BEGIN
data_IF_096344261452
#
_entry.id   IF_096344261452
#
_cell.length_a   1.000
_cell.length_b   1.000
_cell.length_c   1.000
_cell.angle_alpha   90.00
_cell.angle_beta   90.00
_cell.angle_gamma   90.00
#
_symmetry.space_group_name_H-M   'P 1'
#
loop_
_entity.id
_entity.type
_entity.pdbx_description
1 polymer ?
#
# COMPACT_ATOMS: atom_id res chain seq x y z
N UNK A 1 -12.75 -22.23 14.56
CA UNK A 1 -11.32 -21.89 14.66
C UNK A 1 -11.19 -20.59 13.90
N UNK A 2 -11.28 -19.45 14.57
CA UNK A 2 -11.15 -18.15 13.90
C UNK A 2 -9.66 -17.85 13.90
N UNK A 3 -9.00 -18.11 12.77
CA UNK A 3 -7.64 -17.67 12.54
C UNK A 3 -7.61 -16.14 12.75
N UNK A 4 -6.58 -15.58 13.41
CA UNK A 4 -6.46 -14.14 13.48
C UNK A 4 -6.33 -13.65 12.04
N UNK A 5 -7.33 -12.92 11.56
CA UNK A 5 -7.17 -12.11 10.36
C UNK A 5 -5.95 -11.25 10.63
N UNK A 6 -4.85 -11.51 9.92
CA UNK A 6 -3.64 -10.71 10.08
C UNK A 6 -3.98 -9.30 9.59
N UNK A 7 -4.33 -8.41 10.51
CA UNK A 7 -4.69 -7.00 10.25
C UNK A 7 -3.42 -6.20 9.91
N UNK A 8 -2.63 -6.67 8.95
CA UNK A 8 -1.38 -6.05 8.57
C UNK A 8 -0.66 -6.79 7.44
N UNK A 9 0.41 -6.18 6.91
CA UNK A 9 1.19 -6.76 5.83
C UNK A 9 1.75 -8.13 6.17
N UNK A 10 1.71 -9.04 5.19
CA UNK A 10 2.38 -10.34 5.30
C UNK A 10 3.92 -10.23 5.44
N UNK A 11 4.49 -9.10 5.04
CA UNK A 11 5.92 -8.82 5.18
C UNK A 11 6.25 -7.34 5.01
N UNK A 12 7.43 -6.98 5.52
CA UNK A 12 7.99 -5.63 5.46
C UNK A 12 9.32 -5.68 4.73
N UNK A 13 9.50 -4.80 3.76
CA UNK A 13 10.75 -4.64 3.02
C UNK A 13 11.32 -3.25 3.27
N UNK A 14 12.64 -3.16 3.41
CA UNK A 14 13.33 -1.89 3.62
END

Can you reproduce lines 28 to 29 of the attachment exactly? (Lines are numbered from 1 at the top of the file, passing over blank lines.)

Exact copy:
CA UNK A 3 -7.64 -17.67 12.54
C UNK A 3 -7.61 -16.14 12.75